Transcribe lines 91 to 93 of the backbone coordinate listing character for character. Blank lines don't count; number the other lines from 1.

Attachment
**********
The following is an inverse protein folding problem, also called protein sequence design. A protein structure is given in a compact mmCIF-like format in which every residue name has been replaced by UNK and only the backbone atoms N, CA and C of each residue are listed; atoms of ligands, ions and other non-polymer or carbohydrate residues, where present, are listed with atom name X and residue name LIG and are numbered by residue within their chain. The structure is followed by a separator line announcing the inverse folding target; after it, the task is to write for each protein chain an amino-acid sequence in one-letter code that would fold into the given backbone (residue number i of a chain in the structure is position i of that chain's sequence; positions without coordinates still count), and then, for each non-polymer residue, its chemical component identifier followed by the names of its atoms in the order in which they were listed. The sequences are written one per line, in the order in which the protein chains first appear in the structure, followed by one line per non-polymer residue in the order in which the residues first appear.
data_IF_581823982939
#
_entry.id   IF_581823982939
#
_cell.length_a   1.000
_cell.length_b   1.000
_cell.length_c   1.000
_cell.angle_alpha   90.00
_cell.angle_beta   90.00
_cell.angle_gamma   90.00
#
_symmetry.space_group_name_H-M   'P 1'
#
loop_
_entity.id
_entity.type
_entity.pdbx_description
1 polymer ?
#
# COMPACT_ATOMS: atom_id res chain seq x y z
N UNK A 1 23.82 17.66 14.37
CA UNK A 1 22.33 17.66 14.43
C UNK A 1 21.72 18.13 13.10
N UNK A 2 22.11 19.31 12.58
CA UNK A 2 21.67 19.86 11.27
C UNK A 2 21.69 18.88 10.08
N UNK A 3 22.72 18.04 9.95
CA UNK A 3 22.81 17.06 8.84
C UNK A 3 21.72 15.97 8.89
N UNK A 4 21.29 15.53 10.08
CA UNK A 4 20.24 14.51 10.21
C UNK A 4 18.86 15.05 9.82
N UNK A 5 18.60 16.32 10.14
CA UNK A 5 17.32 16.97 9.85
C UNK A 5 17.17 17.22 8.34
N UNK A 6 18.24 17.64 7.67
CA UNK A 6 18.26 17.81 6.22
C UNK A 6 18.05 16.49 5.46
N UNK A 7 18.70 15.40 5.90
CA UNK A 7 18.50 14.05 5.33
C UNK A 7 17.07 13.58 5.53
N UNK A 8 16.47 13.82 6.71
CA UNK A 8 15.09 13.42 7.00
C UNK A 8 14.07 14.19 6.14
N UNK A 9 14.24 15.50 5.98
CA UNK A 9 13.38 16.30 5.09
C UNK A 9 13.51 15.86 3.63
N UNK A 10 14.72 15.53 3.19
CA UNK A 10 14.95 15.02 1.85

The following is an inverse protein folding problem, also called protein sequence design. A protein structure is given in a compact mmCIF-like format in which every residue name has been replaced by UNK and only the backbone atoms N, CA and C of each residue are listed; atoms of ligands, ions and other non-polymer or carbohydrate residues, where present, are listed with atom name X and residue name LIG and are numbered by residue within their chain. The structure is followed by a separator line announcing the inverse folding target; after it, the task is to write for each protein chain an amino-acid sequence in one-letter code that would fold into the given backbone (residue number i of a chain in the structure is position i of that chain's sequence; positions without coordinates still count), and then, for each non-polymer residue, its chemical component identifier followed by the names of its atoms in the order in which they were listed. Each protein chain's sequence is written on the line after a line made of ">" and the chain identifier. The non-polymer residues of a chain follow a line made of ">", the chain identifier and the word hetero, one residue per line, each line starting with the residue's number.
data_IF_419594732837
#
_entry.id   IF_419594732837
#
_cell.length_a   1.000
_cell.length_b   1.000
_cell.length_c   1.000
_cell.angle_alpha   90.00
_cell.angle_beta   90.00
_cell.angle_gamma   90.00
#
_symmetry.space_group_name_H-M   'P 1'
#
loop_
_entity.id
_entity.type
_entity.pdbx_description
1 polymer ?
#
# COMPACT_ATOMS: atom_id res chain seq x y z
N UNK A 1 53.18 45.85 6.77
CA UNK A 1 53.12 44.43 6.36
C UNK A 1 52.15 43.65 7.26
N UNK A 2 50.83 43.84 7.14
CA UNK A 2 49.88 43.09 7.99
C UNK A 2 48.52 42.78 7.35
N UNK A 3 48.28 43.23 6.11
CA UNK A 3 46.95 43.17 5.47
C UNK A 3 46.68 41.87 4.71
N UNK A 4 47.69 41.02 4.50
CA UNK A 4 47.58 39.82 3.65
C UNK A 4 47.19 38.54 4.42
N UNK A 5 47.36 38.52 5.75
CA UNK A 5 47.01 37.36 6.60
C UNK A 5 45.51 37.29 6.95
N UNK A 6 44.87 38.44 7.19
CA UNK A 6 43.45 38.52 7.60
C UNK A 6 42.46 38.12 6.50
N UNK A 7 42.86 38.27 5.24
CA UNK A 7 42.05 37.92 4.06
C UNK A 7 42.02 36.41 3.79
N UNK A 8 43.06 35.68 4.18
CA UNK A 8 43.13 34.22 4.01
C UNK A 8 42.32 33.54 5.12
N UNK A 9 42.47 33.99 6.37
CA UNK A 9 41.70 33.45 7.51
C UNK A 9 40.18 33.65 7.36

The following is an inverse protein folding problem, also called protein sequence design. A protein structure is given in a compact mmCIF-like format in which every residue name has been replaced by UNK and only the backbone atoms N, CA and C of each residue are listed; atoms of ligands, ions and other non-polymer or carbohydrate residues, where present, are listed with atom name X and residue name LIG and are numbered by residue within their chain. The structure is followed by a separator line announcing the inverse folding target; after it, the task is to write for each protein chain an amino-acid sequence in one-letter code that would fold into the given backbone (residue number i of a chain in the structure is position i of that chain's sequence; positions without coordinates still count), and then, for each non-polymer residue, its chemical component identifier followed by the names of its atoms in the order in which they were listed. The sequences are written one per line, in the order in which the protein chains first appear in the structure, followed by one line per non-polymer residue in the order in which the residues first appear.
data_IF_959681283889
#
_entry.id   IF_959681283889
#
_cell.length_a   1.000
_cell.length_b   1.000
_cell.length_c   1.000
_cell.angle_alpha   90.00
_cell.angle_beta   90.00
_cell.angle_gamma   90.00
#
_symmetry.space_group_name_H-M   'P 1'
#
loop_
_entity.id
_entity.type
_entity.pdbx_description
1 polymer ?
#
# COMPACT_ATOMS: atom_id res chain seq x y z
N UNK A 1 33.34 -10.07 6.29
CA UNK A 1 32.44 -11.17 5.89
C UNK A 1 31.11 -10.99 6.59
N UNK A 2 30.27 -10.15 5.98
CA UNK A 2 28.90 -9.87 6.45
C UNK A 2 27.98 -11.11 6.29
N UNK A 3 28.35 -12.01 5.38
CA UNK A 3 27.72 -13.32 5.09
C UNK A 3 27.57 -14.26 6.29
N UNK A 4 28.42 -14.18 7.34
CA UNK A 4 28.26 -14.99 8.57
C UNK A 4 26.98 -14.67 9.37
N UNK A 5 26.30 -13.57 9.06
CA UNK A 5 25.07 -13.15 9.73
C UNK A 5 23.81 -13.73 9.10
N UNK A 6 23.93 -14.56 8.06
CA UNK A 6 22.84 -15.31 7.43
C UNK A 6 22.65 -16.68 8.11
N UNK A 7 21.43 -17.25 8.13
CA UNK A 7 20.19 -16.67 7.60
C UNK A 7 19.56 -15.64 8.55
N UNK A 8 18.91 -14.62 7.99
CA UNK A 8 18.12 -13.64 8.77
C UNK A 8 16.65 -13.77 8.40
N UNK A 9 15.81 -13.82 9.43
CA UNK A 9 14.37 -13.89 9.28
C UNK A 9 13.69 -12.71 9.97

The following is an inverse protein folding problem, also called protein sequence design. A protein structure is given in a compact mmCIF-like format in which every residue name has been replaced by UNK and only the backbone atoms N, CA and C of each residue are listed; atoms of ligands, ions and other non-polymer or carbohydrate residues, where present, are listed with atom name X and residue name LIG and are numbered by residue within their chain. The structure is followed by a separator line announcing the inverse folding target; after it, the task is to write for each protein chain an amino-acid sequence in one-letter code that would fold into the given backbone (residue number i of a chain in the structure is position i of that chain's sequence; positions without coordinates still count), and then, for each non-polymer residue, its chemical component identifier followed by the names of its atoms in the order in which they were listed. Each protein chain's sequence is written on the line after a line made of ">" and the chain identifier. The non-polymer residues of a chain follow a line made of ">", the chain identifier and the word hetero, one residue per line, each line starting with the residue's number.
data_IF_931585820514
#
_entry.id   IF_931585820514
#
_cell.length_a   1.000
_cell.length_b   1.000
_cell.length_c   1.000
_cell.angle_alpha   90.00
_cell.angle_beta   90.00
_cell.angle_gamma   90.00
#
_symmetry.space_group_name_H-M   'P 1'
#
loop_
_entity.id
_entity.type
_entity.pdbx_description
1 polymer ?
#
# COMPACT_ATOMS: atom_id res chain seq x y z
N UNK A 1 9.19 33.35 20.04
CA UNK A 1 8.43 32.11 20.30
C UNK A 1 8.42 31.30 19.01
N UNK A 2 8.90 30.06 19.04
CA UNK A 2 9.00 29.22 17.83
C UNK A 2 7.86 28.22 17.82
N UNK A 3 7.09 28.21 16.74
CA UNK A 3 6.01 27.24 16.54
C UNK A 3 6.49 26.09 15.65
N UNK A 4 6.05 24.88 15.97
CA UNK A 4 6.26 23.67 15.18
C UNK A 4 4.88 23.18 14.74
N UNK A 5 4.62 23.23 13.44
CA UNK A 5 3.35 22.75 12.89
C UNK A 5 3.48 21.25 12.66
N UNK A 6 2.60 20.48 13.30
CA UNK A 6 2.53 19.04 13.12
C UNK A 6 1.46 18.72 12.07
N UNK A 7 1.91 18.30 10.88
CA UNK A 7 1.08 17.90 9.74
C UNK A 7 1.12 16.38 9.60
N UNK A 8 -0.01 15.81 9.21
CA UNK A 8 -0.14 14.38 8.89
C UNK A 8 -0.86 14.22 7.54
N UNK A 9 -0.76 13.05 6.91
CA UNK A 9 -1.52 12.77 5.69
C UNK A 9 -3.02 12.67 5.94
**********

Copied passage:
CA UNK A 7 42.05 37.92 4.06
C UNK A 7 42.02 36.41 3.79
N UNK A 8 43.06 35.68 4.18